For third-year law students, it’s almost time to start studying for the Bar. When I began my own Bar Review studies, I remember feeling intensely overwhelmed. I had avoided any law school classes that taught me, for example, what the difference was between a corporation and a limited liability partnership. By the time April rolled around, I was already starting to freak out.
In fact, by October when I received the email saying I’d passed the Bar, that I was admitted, I forwarded it to my brother with the question, “Could they have made a mistake??”
Now, as anyone I work with will attest to, I tend to be a bit of a worrier. On the plus side, this makes me conscientious and detail-oriented. As our clients know, I’m likely to spend a lot of time talking to them and obsessing over the minutest details of their medical bills and treatment (or their problems with their kids or boss or whether they should go back to school). On the not-plus side, my tendency to worry causes me to assume the worst.
I have repressed most of my memories of studying for the Bar; however, I can offer some very simple dos and don’ts:
Take a Bar Review Course – Yes, they’re overpriced, but in the end, they’re worth it. Unless you are truly self-sufficient, you’ll need the course’s concise outlines, the lecturers’ lame jokes clarifying complex legal principles, and the camaraderie of dozens of other freaked out students.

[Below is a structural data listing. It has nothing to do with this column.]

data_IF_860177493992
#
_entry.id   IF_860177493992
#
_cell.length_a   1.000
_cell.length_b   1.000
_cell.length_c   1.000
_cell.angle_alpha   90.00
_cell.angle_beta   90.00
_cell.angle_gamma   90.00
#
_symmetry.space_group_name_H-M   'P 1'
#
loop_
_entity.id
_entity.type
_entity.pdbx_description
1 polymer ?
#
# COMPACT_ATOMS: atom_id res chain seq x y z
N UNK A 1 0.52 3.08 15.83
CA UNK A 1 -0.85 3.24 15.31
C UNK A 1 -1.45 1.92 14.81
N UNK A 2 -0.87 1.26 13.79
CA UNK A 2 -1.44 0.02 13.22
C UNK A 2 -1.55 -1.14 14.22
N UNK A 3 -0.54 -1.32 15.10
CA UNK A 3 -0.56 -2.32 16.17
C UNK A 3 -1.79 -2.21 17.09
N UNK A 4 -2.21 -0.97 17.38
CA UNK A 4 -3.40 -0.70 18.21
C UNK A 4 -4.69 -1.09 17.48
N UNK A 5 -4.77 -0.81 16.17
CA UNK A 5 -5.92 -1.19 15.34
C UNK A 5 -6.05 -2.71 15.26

Get a Good Study Group – Shout out to Shandria Bell and Kimberly Bell (no relation) who were my Bar Review study buddies! They woke me up when I fell asleep in the law library, ate lunch with me as I repetitively stated that I probably wouldn’t pass, but that that was okay because it wasn’t the end of the world, right? Right?? Most importantly, Shandria guided me to the test-taking room the day of and lent me some pencils, which I had naturally forgotten, and Kimberly let us use her fancy top-floor hotel suite for between-exam studying.
Take Caffeine Pills – That’s right. I ignored the most crucial cautionary tale of my youth (that of Jessie Spano on Saved by the Bell). Caffeine was helpful when trying to concentrate on extremely boring material, but it caused me to worry even more about the piles of books I had to memorize in just a couple of months. I remember bursting in the door one evening after a long day at the law library and speaking at what I considered a normal speed and volume to one of my friends, and her face froze as she looked at me with true concern. “Are you on Adderall?” she asked. “No!” I said, “I’m just really excited about knowing our state’s inheritance laws!”
Worry – Worst case scenario, you have to re-take the exam. You’ll live, and it doesn’t mean you’re dumb. A hundred things can interfere with your studying sufficiently to take this beast of an exam, and you can retake it soon enough. Well, the true worst case scenario is that you OD on caffeine pills. Need I remind you?